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    OK Wayne. You already have the gaps on the main. I don't see any way to use the turnouts to control the thru siding from both ends, as both rails are powered by the non-frog side of the turnouts at either end, which as you say you already understand. In my drawing I show a gap in what I labelled rail c. This will do what you wnat, at the expense of having to have turnout c aligned for that route. Where you place that gap on that rail depends on what the typical operation is. For instance, if the most common use is for trains entering from the right and turnout c is kept thrown for the stub, or turnout a for the main, when turnout b is thrown for the thru siding, it will be powered up to the gap. Depending on the length of the siding and the length of the trains using it, position the gap to allow entry to clear the main, if possible, then place the gap. Any additional length on the siding will be powered from the left. Or, do the opposite, as I show in the drawing. Bottom line is you can have it in one direction. For the other direction, you would need to have the appropriate turnout(s) thrown on the other end. As you mentioned, gaps at each end and a block switch gives you the most flexibility. Power routing turnouts are most useful for stub tracks.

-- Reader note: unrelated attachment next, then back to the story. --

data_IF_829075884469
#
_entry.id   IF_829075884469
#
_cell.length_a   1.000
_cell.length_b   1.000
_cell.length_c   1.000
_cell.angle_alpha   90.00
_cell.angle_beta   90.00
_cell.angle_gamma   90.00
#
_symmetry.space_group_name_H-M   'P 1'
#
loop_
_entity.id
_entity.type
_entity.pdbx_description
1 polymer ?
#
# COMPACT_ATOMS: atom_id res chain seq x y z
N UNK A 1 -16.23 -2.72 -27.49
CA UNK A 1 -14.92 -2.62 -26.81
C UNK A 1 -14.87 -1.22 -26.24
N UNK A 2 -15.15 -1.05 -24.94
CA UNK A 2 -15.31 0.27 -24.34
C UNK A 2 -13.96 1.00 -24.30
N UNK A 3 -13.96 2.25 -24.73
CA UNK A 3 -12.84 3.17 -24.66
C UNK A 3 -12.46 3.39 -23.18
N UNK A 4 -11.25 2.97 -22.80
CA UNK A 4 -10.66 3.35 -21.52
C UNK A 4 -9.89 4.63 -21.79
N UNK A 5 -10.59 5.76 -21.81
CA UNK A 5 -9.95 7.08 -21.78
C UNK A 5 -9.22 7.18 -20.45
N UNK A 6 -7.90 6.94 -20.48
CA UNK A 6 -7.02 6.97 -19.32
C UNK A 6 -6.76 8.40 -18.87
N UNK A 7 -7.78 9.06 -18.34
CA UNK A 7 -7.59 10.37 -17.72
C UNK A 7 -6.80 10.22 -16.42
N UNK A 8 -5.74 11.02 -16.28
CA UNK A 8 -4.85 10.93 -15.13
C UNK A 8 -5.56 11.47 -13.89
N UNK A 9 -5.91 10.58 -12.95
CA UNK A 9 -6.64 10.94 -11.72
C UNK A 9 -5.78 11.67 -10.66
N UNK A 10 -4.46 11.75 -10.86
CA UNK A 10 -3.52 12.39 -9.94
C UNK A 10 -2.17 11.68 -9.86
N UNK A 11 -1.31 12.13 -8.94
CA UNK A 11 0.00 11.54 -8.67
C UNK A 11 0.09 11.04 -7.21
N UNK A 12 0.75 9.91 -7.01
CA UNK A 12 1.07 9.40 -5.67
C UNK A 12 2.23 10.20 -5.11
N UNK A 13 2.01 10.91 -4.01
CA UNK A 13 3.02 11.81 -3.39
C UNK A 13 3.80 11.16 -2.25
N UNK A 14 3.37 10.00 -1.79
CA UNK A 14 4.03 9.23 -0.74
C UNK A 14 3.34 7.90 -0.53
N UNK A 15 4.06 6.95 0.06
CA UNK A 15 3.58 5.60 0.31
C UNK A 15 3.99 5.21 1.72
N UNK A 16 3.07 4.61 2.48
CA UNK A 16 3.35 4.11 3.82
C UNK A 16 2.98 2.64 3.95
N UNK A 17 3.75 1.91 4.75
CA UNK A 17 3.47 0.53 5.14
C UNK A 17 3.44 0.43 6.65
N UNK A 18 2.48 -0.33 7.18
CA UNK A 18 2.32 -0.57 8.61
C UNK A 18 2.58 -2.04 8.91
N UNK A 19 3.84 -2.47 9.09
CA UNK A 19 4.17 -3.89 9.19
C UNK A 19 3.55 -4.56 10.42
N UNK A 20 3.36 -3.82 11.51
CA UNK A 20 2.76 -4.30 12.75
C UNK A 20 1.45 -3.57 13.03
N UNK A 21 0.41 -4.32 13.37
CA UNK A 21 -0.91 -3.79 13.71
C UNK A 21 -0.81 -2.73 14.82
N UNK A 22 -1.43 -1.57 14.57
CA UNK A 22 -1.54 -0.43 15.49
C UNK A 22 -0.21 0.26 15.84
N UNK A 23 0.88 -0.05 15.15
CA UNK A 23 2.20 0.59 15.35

As Andrew said, DCC...

    Gary
  6. doctorwayne

    doctorwayne Active Member

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    Thanks Gary, I think that your observation about this type of turnout being best for stub tracks is true. I imagine that this area will probably merit its own control panel, as the diagram shows only a small portion of the tracks that will eventually be in service here. The stub siding will soon become a turntable lead to the right, with other trackage running left to a diesel shop. The area between the present stub siding and the passing track is slated to become a steam loco servicing facility, with a three track coaling tower, ash hoist, and water columns, along with a ready track.